Thursday, May 21, 2009

Three Students

I have been helping a group of form three students with mathematics on Sundays after church. They are all of the same age, in the same class in a reputable school in Shatin.

One of them does not say much, works quietly by herself, and normally solves the problem with minimal help from me. The second one talks a bit more, has not spent much time with the material, but tries hard and catches on fairly quickly. The third one, however, simply sits and watches the other two. I had to make her take out her pen to try to solve the problems herself. Even then, she often gets stuck after writing down the hints and suggestions that I give her. They are all very sweet and well-behaved. I vowed to do my best to help them change the way they learn, and to appreciate the joy of learning.

However, they are in form 3 already. If they persist their attitudes towards learning (which is quite likely), I can foresee very different pathways for them. One is going to enter and do well in a university of her choice. The second one may scrape into a university but will always struggle. The third one will find it hard to enter a university.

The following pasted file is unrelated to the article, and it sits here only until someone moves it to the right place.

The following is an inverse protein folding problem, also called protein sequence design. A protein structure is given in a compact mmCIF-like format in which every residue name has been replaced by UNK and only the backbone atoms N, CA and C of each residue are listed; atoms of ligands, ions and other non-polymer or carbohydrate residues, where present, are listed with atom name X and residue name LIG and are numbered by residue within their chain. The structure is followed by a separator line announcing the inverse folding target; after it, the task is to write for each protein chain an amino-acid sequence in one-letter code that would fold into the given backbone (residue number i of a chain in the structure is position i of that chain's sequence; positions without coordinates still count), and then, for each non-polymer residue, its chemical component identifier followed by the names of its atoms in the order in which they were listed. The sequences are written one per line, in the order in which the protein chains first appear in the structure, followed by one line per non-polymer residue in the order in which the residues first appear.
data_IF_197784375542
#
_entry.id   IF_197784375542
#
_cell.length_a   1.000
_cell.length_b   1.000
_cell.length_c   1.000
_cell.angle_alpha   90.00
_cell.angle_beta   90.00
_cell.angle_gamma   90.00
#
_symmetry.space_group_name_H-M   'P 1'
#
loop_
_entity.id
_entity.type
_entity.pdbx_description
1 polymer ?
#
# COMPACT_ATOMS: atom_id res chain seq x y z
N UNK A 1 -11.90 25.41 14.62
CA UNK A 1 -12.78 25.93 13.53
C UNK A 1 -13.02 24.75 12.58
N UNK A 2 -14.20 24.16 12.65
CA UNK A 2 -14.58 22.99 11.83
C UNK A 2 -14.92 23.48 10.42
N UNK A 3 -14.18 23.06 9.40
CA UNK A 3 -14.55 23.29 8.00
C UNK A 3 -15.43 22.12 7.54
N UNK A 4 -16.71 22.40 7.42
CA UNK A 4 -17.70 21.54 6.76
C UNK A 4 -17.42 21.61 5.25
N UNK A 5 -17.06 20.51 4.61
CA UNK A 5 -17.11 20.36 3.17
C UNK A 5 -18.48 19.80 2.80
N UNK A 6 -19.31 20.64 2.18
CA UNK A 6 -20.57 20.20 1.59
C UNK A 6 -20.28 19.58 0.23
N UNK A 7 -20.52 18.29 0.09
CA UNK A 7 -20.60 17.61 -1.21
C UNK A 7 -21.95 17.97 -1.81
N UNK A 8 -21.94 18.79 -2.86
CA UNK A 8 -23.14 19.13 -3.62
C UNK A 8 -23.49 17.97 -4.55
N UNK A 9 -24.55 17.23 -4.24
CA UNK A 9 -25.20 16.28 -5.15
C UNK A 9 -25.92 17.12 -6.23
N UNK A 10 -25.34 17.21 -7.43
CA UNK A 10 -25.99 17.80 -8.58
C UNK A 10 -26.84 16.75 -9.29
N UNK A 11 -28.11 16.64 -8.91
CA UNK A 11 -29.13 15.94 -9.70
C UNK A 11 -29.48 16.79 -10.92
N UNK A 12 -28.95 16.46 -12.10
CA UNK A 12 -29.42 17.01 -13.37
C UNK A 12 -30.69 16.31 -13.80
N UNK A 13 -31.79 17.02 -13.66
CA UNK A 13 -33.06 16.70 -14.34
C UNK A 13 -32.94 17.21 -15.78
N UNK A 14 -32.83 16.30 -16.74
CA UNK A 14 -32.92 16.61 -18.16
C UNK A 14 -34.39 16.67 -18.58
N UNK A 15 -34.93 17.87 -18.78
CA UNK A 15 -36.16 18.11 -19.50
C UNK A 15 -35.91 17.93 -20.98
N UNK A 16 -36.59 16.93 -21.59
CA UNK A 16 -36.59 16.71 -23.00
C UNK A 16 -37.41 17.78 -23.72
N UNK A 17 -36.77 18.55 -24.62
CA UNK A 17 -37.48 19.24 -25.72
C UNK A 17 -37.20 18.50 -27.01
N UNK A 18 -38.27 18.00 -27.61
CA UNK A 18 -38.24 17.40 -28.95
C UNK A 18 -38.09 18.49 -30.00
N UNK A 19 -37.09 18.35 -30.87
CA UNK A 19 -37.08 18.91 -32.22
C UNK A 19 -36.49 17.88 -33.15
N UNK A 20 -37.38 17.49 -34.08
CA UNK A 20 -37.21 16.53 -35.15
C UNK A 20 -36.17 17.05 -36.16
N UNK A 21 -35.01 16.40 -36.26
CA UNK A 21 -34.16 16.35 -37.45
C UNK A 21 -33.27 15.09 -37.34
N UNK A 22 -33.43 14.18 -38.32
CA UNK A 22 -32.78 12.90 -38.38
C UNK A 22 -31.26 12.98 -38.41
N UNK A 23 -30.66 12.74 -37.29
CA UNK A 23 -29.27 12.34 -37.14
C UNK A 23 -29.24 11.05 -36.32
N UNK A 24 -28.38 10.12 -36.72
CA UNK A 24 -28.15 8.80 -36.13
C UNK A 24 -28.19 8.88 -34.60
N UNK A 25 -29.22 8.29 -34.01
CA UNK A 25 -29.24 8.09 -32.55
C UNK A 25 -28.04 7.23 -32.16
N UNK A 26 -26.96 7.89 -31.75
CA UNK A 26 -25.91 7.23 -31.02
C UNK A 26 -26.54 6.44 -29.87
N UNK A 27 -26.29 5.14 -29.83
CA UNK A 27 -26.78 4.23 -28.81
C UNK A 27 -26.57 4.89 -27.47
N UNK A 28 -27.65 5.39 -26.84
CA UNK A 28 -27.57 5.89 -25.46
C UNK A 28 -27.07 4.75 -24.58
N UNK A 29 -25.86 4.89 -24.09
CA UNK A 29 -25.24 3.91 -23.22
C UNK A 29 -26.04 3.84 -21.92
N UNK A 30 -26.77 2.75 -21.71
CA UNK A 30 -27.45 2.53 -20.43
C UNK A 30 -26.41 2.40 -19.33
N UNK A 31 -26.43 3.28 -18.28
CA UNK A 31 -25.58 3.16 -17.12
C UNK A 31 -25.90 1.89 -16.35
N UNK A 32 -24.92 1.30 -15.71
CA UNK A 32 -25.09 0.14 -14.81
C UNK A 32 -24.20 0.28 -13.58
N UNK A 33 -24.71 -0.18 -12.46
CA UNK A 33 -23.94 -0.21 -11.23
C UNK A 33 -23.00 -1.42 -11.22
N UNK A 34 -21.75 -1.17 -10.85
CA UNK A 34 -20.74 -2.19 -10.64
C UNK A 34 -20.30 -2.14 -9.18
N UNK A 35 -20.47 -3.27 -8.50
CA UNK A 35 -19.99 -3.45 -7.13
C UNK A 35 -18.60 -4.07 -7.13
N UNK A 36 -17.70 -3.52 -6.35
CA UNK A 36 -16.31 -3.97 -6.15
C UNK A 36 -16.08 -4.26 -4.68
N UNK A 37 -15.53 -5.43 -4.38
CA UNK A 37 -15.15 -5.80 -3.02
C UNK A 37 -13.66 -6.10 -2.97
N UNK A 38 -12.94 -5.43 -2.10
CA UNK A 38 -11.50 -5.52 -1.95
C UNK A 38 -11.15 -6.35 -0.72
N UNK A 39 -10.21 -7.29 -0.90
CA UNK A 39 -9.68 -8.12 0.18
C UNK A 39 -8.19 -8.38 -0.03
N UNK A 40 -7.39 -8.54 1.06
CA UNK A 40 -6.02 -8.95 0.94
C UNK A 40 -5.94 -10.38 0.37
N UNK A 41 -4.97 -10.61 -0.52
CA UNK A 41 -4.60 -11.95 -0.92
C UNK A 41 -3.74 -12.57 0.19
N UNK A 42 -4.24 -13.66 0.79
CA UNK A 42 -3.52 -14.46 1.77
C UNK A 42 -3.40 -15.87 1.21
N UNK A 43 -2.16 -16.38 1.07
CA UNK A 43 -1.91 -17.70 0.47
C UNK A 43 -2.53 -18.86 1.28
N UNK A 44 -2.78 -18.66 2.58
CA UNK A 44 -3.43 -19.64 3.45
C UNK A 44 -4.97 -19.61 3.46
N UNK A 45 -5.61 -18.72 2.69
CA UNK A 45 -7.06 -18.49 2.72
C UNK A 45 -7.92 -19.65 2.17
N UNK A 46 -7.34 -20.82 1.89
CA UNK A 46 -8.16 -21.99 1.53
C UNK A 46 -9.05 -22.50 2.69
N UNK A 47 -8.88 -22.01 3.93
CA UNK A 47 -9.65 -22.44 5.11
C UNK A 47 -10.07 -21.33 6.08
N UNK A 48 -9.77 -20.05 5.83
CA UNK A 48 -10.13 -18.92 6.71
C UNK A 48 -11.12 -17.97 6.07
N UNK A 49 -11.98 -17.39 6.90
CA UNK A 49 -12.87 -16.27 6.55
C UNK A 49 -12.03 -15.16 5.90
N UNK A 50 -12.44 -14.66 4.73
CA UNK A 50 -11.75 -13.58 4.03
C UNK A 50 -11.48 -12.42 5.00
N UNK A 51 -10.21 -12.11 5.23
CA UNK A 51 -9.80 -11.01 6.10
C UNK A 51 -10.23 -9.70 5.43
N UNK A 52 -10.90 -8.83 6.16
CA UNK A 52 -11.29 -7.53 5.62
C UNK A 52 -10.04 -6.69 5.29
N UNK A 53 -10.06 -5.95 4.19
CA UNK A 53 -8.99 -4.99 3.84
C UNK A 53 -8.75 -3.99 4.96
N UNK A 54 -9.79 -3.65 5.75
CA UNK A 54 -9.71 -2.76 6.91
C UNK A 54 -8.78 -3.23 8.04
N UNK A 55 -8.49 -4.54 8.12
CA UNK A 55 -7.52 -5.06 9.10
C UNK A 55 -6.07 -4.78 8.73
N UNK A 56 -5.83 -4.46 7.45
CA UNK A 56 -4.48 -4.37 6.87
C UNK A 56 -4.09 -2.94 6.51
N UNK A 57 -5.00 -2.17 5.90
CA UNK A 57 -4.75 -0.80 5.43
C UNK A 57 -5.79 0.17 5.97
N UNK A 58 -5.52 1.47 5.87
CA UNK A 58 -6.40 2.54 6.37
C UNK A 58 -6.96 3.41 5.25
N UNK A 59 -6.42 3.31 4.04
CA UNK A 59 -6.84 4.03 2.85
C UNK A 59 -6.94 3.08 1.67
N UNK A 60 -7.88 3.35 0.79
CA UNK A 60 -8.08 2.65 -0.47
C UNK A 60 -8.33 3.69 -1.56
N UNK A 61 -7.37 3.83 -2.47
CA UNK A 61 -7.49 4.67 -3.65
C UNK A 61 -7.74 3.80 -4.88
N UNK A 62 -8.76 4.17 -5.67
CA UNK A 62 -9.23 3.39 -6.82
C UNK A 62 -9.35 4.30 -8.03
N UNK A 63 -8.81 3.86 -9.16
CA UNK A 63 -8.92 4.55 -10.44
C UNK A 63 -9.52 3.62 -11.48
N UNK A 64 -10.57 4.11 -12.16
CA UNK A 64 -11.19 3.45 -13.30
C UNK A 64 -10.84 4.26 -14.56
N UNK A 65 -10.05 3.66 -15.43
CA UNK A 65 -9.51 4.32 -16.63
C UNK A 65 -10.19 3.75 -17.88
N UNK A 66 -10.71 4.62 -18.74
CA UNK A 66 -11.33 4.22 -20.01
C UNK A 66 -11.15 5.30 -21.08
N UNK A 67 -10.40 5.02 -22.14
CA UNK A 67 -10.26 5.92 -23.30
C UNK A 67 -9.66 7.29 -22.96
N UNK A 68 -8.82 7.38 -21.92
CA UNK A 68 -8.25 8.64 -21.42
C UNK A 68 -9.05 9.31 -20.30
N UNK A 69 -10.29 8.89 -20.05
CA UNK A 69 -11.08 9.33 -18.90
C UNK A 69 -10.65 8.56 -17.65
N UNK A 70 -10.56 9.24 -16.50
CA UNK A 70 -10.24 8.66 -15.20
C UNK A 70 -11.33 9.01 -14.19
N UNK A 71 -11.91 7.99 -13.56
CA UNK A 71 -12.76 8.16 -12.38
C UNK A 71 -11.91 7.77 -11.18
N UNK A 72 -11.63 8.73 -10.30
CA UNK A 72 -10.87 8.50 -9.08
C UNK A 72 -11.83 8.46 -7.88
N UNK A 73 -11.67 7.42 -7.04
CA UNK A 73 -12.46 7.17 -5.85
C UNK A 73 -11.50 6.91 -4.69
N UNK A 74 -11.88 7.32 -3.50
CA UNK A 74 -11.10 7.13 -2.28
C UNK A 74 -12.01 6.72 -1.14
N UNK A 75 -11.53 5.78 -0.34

They are in the same class, taught by the same teachers in the same school, and they seem to be good friends with each other. So they have been nurtured in more or less the same way. Why do they develop such vastly different attitudes to learning? Is it because of some innate ability or temperament, or family differences?

A young person’s mind has huge potential. It is such a great waste to leave so many of them untapped. But we are in control of our own destiny. It is never too late to change.

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